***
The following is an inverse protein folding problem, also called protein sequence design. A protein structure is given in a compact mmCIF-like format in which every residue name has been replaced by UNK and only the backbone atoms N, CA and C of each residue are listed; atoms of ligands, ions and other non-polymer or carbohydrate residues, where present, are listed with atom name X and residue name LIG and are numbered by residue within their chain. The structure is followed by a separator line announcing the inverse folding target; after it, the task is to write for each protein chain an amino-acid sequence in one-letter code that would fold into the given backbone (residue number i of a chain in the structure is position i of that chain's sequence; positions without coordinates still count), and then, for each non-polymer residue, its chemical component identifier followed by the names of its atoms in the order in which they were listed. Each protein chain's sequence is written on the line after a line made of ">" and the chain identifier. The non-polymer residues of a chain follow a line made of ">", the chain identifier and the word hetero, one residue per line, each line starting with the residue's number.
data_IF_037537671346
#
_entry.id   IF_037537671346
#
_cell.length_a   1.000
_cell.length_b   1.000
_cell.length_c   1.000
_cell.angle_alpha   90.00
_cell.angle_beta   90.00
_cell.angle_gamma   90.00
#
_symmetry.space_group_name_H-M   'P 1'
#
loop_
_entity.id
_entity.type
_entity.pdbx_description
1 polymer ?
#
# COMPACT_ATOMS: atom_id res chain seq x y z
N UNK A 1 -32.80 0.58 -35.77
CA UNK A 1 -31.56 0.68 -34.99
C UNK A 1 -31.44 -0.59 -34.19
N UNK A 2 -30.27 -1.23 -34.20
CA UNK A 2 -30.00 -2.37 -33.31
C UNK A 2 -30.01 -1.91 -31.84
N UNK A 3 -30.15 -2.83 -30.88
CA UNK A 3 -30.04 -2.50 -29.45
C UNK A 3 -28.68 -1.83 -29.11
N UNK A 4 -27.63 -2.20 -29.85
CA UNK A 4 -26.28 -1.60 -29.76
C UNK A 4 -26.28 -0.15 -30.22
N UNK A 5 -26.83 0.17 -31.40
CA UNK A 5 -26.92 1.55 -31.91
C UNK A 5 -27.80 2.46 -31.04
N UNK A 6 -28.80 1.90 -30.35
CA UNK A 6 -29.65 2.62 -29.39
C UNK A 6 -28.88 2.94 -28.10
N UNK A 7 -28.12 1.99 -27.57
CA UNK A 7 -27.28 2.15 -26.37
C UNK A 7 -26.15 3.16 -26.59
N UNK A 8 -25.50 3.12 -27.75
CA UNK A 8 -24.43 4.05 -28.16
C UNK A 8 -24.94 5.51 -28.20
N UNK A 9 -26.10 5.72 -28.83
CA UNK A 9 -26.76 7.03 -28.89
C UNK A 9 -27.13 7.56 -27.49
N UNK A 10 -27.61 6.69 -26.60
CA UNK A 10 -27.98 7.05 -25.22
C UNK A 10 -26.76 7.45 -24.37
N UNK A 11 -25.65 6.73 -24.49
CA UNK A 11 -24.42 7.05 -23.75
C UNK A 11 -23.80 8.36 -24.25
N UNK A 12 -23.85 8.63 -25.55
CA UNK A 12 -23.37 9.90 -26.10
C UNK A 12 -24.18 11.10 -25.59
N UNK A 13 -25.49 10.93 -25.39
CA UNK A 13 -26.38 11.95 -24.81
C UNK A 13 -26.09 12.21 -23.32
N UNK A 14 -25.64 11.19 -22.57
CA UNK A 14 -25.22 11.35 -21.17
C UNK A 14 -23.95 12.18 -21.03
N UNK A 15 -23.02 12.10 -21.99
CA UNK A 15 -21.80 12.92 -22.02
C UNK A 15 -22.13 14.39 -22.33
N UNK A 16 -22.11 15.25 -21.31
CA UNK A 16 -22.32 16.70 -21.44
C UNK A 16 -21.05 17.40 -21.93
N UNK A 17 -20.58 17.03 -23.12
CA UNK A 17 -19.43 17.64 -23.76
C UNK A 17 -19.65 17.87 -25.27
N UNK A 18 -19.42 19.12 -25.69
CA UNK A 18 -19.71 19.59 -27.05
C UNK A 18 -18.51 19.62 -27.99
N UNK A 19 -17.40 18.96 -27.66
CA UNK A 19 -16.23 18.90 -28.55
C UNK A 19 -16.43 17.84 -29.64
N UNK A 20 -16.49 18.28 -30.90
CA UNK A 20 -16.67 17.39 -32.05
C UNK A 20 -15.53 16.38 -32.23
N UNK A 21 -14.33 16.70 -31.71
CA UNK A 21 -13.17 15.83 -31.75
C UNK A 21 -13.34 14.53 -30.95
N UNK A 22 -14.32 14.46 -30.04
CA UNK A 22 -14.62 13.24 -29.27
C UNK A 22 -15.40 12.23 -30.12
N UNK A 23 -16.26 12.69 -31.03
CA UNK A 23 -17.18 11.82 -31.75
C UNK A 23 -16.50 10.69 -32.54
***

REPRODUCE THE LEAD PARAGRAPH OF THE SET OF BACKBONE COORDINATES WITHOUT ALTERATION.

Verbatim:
The following is an inverse protein folding problem, also called protein sequence design. A protein structure is given in a compact mmCIF-like format in which every residue name has been replaced by UNK and only the backbone atoms N, CA and C of each residue are listed; atoms of ligands, ions and other non-polymer or carbohydrate residues, where present, are listed with atom name X and residue name LIG and are numbered by residue within their chain. The structure is followed by a separator line announcing the inverse folding target; after it, the task is to write for each protein chain an amino-acid sequence in one-letter code that would fold into the given backbone (residue number i of a chain in the structure is position i of that chain's sequence; positions without coordinates still count), and then, for each non-polymer residue, its chemical component identifier followed by the names of its atoms in the order in which they were listed. Each protein chain's sequence is written on the line after a line made of ">" and the chain identifier. The non-polymer residues of a chain follow a line made of ">", the chain identifier and the word hetero, one residue per line, each line starting with the residue's number.